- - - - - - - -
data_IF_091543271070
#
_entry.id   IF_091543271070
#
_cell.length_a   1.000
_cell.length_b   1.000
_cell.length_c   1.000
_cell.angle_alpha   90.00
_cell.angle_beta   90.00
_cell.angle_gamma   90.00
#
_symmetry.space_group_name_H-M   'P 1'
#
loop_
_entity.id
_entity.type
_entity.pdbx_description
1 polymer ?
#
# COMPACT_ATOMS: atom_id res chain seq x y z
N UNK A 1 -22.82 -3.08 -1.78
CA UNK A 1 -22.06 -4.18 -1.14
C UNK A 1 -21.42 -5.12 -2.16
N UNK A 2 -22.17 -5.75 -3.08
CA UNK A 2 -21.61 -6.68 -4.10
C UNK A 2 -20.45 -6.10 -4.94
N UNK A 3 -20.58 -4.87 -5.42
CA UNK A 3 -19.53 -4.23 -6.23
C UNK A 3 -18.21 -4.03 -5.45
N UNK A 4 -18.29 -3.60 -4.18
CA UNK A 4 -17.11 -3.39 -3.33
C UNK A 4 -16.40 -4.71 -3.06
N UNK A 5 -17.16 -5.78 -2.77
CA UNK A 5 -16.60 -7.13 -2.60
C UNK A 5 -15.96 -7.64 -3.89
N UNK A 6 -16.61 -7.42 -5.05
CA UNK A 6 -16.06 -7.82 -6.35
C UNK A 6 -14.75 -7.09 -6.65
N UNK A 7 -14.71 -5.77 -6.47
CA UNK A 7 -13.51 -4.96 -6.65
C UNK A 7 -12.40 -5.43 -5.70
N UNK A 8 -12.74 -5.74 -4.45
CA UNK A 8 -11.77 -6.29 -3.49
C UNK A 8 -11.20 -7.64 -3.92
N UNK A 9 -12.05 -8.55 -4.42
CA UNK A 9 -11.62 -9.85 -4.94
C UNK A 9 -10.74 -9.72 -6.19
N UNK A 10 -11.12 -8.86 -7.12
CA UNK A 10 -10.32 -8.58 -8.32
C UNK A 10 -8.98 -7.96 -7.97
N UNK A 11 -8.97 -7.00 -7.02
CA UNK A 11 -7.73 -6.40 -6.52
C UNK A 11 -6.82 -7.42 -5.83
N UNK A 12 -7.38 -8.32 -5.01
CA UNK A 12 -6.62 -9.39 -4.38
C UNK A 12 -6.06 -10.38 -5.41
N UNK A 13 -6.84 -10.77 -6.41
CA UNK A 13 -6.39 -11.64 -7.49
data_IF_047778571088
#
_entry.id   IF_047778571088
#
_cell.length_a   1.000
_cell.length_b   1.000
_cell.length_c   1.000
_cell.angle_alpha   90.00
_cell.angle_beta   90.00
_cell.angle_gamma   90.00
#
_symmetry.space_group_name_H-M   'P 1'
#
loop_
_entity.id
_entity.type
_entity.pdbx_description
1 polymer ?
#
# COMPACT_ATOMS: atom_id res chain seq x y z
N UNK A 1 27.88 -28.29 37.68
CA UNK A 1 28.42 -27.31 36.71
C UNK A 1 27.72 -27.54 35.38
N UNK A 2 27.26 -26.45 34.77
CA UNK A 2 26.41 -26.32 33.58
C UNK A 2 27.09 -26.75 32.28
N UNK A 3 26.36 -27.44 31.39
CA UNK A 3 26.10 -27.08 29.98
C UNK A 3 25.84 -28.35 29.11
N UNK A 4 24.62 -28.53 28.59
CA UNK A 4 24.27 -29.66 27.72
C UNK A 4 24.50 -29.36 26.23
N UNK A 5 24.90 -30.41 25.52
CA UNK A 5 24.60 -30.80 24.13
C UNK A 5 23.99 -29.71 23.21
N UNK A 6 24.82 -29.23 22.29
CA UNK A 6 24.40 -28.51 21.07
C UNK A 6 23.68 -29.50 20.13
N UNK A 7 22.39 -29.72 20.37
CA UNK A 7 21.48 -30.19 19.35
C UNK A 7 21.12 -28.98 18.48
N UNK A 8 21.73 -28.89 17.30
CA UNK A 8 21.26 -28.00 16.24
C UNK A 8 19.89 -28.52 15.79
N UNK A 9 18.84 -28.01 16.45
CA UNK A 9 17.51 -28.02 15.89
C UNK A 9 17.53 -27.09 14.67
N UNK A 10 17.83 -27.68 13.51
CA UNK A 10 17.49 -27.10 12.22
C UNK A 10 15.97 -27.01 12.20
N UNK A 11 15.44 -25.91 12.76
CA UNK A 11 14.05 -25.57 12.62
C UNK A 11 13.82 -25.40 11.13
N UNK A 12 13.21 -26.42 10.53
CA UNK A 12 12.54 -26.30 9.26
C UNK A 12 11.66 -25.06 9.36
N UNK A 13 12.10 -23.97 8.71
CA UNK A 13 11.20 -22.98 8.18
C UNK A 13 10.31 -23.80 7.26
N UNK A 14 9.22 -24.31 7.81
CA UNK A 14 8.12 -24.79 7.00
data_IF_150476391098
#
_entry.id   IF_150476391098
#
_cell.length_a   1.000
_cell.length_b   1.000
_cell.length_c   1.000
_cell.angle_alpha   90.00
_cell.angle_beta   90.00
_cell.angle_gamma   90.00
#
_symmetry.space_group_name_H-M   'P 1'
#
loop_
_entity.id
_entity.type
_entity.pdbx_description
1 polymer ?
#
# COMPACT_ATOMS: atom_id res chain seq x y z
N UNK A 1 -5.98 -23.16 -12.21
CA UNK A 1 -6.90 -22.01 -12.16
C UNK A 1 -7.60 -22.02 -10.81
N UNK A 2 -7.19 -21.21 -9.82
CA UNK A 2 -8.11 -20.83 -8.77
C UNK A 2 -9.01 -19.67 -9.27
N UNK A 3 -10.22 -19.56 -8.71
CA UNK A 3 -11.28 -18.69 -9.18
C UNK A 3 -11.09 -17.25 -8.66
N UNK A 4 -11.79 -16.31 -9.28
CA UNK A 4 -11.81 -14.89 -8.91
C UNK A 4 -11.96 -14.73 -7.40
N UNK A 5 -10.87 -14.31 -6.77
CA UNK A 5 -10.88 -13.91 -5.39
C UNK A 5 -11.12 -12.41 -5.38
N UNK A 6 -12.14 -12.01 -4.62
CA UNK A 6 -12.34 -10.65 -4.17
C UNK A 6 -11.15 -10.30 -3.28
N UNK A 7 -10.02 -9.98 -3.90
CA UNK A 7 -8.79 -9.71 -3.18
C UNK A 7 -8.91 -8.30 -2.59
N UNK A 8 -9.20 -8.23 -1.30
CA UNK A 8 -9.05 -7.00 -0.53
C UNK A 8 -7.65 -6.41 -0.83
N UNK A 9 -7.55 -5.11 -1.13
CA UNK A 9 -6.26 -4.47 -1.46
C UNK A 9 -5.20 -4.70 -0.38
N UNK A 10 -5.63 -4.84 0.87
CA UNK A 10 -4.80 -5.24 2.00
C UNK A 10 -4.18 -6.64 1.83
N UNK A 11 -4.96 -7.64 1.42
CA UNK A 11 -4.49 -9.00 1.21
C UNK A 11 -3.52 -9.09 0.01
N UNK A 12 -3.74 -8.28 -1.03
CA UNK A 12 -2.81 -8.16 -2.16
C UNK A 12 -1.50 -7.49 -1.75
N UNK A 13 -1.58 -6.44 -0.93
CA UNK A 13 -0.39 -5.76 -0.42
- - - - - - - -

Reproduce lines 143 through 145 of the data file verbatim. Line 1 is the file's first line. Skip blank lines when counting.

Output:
N UNK A 2 -7.19 -21.21 -9.82
CA UNK A 2 -8.11 -20.83 -8.77
C UNK A 2 -9.01 -19.67 -9.27